According to Tend and Befriend, we also have a drive for social connection. Our brains monitor our levels of social contact, and when those levels get low, the message goes out: “Seek social support!” Once we get the message and find that social contact, our levels go back to where they should be.

The Biology of Our Social Alert System

To keep the hunger comparison going, your tummy rumbling isn’t the result of a little guy in your brain who’s shouting “You’re hungry!”[3]cf. Inside Out. There’s a system of chemicals that are systematically released in your body, according to all sorts of sophisticated biological processes.

In the same way, the signaling system that urges us to seek social connections depends on chemicals released in our bodies. One widely studied example is oxytocin[4]The research also suggests a special role for opioids in this process, but I’ll focus on oxytocin in this article., which is released in response to a bunch of stressful events and pushes us to be with other people.

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For instance, one study showed that women whose state of social relationships had dipped below optimal levels (e.g., they hadn’t talked to their friends and family much) had high oxytocin levels. Although those results come from correlations, other research with prairie voles has shown that social isolation causes increases in oxytocin.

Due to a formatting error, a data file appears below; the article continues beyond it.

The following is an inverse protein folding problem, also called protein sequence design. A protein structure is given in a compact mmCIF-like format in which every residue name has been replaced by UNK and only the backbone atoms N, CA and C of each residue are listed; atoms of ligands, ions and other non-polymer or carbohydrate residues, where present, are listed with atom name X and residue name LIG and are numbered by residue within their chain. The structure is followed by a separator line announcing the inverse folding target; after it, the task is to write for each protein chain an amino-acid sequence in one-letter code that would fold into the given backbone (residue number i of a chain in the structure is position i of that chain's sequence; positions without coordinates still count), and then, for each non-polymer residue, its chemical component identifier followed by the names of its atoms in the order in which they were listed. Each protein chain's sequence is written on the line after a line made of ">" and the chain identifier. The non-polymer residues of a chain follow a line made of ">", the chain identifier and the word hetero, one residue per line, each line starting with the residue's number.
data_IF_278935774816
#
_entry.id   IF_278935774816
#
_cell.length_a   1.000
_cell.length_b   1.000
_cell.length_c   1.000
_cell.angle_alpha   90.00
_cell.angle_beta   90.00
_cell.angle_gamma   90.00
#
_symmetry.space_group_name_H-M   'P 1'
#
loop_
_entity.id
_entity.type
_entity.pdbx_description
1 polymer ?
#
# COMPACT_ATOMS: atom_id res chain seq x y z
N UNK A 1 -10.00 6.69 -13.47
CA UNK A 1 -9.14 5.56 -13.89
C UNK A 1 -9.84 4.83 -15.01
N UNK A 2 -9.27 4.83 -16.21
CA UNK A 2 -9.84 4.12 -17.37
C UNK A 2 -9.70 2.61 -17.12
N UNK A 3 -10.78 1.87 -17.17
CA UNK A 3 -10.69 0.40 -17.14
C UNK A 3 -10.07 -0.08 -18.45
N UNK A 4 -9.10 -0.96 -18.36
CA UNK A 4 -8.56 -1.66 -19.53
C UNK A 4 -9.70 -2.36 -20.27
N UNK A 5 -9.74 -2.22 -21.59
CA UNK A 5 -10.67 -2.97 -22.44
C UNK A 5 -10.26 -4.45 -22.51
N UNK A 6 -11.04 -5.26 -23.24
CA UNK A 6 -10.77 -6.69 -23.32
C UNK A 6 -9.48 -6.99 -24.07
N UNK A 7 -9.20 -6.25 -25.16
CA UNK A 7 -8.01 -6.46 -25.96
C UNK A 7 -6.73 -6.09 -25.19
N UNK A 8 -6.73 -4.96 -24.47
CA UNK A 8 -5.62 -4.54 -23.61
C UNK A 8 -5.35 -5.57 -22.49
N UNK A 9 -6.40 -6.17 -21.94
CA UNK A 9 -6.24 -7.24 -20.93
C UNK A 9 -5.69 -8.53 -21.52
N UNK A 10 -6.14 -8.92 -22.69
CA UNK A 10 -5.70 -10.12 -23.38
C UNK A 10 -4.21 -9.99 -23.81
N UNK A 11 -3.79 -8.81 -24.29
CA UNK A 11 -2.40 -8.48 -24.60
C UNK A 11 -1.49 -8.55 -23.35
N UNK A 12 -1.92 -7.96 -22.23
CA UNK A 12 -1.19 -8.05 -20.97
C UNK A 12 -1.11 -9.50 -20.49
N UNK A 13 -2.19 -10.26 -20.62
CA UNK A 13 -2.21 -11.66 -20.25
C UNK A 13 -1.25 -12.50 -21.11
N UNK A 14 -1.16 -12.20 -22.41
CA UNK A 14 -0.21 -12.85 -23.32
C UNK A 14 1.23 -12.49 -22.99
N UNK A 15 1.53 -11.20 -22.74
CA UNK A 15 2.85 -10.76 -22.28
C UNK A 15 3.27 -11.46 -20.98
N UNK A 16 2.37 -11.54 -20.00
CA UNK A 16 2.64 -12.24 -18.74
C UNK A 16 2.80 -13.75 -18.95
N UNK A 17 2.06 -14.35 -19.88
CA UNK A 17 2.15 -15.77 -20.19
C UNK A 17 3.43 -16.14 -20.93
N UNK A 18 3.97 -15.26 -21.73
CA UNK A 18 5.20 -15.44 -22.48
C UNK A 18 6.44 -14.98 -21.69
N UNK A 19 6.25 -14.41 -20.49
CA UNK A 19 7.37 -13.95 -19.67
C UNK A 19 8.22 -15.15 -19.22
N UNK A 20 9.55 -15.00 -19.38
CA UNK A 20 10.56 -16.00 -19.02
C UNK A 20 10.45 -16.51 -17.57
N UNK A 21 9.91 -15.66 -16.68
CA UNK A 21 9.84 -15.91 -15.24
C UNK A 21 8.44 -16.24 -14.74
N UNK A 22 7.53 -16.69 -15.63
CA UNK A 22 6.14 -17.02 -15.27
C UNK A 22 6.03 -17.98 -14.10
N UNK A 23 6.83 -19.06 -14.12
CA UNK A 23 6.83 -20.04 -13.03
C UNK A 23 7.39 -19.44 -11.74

So we know that oxytocin is released when our brain notices we aren’t getting the social contact we need, but the key is that having so much oxytocin around pushes us to make those social connections.  In studies that inject extra oxytocin into animals, the animals respond with more affiliation and social behavior.

lonelyThe Power of Social Support

“So I want to be around my friend when I’m stressed…why?”

I mentioned earlier that feeling isolated and lonely is a bummer and leaves people vulnerable to all sorts of negative things. Don’t believe me? Ask leading loneliness researcher John Cacioppo. Well, don’t ask him–just watch his TED talk.

When our brains push us to affiliate with others in times of stress, we often end up feeling social support, which is the feeling that other people care about us. This is great because plenty of research has shown how social support helps reduce distress and anxiety when we’re feeling stressed.